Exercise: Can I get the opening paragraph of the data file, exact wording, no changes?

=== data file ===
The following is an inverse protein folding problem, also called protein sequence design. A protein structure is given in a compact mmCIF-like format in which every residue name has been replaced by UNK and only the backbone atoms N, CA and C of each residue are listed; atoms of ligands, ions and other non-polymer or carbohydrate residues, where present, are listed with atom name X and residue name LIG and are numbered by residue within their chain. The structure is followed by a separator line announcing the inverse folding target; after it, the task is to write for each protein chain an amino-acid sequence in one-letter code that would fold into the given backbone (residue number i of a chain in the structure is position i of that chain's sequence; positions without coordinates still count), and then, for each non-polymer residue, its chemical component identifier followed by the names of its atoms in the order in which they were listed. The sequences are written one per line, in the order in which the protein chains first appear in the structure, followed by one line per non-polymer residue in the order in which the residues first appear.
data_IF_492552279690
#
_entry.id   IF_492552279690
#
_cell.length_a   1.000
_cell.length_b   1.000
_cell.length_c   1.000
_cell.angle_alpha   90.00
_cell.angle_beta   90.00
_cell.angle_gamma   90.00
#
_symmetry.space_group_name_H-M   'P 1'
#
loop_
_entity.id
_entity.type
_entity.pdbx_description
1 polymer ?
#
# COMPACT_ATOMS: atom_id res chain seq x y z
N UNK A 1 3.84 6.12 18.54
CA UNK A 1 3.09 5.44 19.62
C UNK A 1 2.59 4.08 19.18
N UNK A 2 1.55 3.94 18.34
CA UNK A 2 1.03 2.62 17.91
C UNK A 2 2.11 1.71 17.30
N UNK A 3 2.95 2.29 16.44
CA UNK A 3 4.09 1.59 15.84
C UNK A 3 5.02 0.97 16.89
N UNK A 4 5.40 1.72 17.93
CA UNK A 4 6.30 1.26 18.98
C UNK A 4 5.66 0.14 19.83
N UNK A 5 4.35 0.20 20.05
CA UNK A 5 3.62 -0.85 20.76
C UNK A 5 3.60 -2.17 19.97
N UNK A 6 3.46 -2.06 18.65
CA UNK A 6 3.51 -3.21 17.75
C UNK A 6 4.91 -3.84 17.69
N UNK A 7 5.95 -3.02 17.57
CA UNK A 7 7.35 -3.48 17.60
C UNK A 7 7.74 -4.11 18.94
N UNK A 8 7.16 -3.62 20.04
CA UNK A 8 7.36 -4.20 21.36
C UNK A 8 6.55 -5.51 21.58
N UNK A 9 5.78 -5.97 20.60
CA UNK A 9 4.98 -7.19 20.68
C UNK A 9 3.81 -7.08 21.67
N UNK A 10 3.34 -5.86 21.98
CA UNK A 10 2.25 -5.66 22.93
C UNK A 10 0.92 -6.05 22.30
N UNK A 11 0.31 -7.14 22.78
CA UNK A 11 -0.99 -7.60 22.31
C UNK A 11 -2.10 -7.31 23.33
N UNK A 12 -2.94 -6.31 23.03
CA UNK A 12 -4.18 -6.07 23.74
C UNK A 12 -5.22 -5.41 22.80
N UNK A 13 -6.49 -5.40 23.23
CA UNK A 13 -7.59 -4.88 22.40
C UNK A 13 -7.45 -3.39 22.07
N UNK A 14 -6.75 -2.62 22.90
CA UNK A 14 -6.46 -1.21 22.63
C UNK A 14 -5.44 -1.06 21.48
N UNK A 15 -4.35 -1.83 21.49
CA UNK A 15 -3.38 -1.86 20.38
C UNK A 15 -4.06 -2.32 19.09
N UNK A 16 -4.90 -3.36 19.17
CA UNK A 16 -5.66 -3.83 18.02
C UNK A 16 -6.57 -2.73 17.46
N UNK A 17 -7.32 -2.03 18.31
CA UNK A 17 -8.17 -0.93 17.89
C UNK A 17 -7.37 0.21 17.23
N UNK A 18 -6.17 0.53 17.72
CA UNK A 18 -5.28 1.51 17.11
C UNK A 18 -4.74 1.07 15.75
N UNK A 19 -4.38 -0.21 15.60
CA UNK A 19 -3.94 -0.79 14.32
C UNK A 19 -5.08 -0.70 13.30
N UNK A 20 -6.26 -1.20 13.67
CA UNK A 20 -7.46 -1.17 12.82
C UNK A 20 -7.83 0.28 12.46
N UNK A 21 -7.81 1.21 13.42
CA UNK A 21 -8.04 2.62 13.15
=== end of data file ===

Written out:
The following is an inverse protein folding problem, also called protein sequence design. A protein structure is given in a compact mmCIF-like format in which every residue name has been replaced by UNK and only the backbone atoms N, CA and C of each residue are listed; atoms of ligands, ions and other non-polymer or carbohydrate residues, where present, are listed with atom name X and residue name LIG and are numbered by residue within their chain. The structure is followed by a separator line announcing the inverse folding target; after it, the task is to write for each protein chain an amino-acid sequence in one-letter code that would fold into the given backbone (residue number i of a chain in the structure is position i of that chain's sequence; positions without coordinates still count), and then, for each non-polymer residue, its chemical component identifier followed by the names of its atoms in the order in which they were listed. The sequences are written one per line, in the order in which the protein chains first appear in the structure, followed by one line per non-polymer residue in the order in which the residues first appear.